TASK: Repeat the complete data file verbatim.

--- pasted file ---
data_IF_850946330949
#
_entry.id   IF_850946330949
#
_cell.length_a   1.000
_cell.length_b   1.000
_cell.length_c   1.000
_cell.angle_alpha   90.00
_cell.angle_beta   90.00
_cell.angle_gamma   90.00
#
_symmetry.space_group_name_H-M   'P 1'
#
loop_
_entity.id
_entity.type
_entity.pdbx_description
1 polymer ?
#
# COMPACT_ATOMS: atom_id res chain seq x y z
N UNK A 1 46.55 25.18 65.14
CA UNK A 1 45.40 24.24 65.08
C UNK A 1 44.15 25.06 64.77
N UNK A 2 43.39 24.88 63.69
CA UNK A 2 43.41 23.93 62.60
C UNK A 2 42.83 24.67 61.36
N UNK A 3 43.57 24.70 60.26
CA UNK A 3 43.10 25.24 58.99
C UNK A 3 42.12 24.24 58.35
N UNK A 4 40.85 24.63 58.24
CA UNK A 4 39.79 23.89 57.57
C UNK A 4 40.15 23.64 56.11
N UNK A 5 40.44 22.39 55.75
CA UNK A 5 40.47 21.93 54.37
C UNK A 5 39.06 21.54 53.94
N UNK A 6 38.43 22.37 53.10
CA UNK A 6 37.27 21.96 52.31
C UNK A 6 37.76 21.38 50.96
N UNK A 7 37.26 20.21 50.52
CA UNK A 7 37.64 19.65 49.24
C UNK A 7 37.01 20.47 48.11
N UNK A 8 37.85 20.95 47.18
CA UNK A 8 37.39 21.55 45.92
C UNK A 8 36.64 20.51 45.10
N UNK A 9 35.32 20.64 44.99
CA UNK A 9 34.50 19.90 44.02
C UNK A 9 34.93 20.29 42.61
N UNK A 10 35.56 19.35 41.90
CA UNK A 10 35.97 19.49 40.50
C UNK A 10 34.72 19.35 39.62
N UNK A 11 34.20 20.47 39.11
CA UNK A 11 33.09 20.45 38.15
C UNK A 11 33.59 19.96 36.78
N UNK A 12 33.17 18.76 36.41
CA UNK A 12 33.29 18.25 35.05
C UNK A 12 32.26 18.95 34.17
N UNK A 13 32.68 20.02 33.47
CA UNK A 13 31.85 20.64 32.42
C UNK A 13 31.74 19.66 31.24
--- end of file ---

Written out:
data_IF_850946330949
#
_entry.id   IF_850946330949
#
_cell.length_a   1.000
_cell.length_b   1.000
_cell.length_c   1.000
_cell.angle_alpha   90.00
_cell.angle_beta   90.00
_cell.angle_gamma   90.00
#
_symmetry.space_group_name_H-M   'P 1'
#
loop_
_entity.id
_entity.type
_entity.pdbx_description
1 polymer ?
#
# COMPACT_ATOMS: atom_id res chain seq x y z
N UNK A 1 46.55 25.18 65.14
CA UNK A 1 45.40 24.24 65.08
C UNK A 1 44.15 25.06 64.77
N UNK A 2 43.39 24.88 63.69
CA UNK A 2 43.41 23.93 62.60
C UNK A 2 42.83 24.67 61.36
N UNK A 3 43.57 24.70 60.26
CA UNK A 3 43.10 25.24 58.99
C UNK A 3 42.12 24.24 58.35
N UNK A 4 40.85 24.63 58.24
CA UNK A 4 39.79 23.89 57.57
C UNK A 4 40.15 23.64 56.11
N UNK A 5 40.44 22.39 55.75
CA UNK A 5 40.47 21.93 54.37
C UNK A 5 39.06 21.54 53.94
N UNK A 6 38.43 22.37 53.10
CA UNK A 6 37.27 21.96 52.31
C UNK A 6 37.76 21.38 50.96
N UNK A 7 37.26 20.21 50.52
CA UNK A 7 37.64 19.65 49.24
C UNK A 7 37.01 20.47 48.11
N UNK A 8 37.85 20.95 47.18
CA UNK A 8 37.39 21.55 45.92
C UNK A 8 36.64 20.51 45.10
N UNK A 9 35.32 20.64 44.99
CA UNK A 9 34.50 19.90 44.02
C UNK A 9 34.93 20.29 42.61
N UNK A 10 35.56 19.35 41.90
CA UNK A 10 35.97 19.49 40.50
C UNK A 10 34.72 19.35 39.62
N UNK A 11 34.20 20.47 39.11
CA UNK A 11 33.09 20.45 38.15
C UNK A 11 33.59 19.96 36.78
N UNK A 12 33.17 18.76 36.41
CA UNK A 12 33.29 18.25 35.05
C UNK A 12 32.26 18.95 34.17
N UNK A 13 32.68 20.02 33.47
CA UNK A 13 31.85 20.64 32.42
C UNK A 13 31.74 19.66 31.24